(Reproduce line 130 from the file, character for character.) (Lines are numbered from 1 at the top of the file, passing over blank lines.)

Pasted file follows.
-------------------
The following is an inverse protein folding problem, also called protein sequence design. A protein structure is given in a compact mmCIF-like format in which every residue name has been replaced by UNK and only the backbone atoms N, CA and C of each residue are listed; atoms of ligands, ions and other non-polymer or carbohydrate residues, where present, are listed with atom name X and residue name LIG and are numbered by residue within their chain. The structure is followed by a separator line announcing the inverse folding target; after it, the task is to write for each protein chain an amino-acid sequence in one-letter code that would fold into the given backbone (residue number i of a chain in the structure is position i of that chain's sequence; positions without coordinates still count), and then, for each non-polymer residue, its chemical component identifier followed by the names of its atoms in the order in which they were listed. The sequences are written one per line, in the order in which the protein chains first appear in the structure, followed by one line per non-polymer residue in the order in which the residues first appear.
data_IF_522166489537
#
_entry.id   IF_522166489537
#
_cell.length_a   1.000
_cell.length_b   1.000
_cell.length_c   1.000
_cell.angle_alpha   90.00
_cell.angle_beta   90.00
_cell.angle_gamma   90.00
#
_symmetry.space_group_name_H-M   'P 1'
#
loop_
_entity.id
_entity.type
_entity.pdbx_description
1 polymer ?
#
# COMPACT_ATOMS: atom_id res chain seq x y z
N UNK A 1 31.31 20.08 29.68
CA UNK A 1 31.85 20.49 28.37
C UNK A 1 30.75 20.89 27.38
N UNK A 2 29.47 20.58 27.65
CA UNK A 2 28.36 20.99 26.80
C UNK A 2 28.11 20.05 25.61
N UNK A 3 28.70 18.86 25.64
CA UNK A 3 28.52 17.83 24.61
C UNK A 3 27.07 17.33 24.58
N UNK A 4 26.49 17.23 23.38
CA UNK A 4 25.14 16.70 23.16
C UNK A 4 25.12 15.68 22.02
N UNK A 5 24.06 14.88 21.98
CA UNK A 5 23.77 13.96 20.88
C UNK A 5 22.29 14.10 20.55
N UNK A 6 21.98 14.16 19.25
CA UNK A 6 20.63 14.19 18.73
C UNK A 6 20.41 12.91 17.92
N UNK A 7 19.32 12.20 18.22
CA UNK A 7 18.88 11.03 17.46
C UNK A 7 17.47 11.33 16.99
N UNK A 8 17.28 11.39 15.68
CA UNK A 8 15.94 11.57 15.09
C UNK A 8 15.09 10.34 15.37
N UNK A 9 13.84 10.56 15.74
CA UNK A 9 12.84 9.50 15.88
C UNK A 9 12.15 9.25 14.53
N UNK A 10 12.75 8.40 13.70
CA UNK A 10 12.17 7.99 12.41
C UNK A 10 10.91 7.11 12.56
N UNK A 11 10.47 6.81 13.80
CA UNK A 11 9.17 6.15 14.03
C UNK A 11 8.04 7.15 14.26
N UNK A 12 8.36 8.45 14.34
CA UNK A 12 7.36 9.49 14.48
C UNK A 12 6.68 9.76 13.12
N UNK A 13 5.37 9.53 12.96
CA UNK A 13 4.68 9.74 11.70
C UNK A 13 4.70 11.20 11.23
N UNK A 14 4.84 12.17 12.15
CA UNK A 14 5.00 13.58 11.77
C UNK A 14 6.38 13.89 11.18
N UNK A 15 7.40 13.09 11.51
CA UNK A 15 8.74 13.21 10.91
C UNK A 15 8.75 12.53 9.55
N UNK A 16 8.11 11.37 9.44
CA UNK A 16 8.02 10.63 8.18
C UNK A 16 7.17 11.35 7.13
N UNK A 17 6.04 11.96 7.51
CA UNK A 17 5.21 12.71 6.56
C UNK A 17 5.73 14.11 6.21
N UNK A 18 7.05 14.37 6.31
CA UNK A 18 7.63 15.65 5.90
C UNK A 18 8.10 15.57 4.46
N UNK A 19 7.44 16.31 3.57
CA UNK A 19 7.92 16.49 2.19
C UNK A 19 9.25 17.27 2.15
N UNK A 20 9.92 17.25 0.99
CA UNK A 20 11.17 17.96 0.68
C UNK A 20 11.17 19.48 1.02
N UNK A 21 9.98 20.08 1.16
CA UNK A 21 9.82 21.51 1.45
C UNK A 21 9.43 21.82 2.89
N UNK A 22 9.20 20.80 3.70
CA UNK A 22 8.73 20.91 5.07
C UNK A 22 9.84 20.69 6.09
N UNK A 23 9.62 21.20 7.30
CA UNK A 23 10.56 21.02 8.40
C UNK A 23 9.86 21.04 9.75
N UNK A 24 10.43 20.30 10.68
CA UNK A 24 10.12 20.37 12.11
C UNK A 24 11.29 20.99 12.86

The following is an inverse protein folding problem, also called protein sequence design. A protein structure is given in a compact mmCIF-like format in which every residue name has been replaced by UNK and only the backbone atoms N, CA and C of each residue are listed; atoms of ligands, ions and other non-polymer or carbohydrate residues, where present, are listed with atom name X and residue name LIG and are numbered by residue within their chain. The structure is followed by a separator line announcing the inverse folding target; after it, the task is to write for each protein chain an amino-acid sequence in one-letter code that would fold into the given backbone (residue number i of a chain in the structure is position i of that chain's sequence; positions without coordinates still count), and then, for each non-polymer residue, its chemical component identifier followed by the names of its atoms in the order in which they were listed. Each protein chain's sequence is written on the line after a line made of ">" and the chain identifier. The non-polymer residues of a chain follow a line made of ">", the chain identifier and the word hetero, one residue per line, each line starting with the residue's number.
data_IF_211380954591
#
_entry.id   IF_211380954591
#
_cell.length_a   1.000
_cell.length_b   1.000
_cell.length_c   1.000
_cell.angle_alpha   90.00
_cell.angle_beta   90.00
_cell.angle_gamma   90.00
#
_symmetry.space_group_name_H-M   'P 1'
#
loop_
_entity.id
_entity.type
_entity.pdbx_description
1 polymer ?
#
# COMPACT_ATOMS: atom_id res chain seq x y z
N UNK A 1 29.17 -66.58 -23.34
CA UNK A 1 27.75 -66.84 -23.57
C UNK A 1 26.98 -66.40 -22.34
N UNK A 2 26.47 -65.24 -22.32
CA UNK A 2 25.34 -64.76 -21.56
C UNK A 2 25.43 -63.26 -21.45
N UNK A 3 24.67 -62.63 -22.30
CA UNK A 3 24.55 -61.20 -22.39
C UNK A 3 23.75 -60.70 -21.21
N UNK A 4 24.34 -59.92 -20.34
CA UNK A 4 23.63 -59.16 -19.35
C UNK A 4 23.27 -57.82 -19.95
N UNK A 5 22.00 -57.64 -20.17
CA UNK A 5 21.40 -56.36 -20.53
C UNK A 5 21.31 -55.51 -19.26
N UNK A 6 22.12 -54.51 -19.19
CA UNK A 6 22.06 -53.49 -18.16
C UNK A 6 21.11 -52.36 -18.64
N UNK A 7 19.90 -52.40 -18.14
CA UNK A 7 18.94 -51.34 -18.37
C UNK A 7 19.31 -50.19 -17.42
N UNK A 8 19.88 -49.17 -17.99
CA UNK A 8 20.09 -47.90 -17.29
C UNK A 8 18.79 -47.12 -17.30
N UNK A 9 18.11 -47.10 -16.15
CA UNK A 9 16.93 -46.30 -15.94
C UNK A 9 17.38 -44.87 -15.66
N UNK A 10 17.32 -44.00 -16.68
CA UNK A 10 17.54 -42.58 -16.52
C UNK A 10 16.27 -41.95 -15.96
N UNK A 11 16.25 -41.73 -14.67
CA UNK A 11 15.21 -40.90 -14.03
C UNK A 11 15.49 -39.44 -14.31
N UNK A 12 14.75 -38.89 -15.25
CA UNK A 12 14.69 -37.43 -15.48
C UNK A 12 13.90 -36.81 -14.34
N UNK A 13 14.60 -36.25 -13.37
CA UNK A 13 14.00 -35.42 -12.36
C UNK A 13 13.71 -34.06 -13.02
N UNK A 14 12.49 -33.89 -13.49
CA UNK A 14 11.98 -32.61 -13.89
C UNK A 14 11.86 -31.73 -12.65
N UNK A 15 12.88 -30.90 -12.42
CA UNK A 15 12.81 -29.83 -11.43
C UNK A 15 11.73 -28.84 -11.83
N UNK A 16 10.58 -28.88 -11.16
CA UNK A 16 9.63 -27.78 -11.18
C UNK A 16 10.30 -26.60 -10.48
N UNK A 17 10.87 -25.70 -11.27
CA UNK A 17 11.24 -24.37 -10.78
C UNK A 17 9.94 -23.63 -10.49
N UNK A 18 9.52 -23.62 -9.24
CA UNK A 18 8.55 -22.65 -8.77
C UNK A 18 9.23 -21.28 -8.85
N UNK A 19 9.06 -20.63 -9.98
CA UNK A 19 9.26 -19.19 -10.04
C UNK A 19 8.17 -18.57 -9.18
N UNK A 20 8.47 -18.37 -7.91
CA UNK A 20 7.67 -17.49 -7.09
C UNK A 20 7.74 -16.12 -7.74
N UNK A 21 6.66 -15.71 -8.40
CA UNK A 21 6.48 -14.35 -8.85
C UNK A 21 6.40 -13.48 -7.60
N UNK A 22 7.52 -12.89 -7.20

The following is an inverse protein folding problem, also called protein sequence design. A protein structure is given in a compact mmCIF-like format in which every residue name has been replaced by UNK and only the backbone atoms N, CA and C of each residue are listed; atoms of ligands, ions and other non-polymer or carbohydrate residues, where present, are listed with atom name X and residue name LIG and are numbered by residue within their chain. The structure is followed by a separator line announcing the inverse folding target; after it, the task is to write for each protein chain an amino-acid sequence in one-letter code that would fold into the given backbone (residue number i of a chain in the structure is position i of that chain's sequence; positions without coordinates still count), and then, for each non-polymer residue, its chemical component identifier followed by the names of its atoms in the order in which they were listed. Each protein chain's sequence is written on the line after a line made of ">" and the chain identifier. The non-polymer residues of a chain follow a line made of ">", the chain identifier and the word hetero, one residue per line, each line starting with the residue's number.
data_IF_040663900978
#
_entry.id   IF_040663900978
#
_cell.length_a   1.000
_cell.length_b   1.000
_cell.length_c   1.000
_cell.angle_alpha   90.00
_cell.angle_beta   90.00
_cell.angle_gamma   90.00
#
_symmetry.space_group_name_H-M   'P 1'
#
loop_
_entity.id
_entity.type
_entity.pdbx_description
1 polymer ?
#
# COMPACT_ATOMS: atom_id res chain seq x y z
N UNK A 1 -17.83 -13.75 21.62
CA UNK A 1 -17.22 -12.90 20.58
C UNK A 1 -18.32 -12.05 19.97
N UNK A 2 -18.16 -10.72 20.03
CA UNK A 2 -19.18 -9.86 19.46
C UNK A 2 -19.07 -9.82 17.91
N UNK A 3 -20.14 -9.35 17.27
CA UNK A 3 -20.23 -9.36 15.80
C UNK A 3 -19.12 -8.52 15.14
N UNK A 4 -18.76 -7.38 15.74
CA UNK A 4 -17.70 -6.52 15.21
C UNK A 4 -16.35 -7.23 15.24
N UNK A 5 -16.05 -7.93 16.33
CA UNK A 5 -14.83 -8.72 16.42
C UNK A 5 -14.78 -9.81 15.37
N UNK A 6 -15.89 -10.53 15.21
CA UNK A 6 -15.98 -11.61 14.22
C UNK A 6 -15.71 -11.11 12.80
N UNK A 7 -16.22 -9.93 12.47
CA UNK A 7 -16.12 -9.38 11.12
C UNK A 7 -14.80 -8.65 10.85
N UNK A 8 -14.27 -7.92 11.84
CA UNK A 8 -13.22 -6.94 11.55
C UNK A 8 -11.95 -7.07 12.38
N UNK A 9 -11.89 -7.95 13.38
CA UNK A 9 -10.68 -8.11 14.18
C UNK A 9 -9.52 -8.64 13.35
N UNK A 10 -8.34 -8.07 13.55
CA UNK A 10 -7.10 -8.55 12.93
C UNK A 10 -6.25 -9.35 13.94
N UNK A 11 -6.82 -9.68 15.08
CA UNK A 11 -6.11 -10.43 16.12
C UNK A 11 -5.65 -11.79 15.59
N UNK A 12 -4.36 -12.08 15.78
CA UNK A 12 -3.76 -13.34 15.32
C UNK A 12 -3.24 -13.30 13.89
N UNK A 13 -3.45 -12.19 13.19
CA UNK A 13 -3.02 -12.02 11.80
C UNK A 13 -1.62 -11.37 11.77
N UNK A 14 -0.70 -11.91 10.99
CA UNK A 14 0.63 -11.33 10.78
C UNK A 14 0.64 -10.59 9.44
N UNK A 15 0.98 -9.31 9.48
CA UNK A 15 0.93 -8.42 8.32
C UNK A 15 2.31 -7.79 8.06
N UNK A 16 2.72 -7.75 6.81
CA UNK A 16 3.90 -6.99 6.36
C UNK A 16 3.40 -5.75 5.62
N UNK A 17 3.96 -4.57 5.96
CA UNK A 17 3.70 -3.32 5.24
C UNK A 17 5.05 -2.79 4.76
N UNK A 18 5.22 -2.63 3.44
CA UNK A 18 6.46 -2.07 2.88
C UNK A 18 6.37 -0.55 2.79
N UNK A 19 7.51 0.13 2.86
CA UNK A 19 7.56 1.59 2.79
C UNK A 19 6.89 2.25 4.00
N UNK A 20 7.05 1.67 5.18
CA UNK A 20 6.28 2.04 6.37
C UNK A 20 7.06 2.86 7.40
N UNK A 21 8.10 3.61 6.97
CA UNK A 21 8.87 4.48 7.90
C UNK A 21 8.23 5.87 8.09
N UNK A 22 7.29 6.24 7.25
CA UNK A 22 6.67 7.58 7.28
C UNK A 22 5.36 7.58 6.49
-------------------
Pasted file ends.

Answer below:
N UNK A 6 22.12 -54.51 -19.19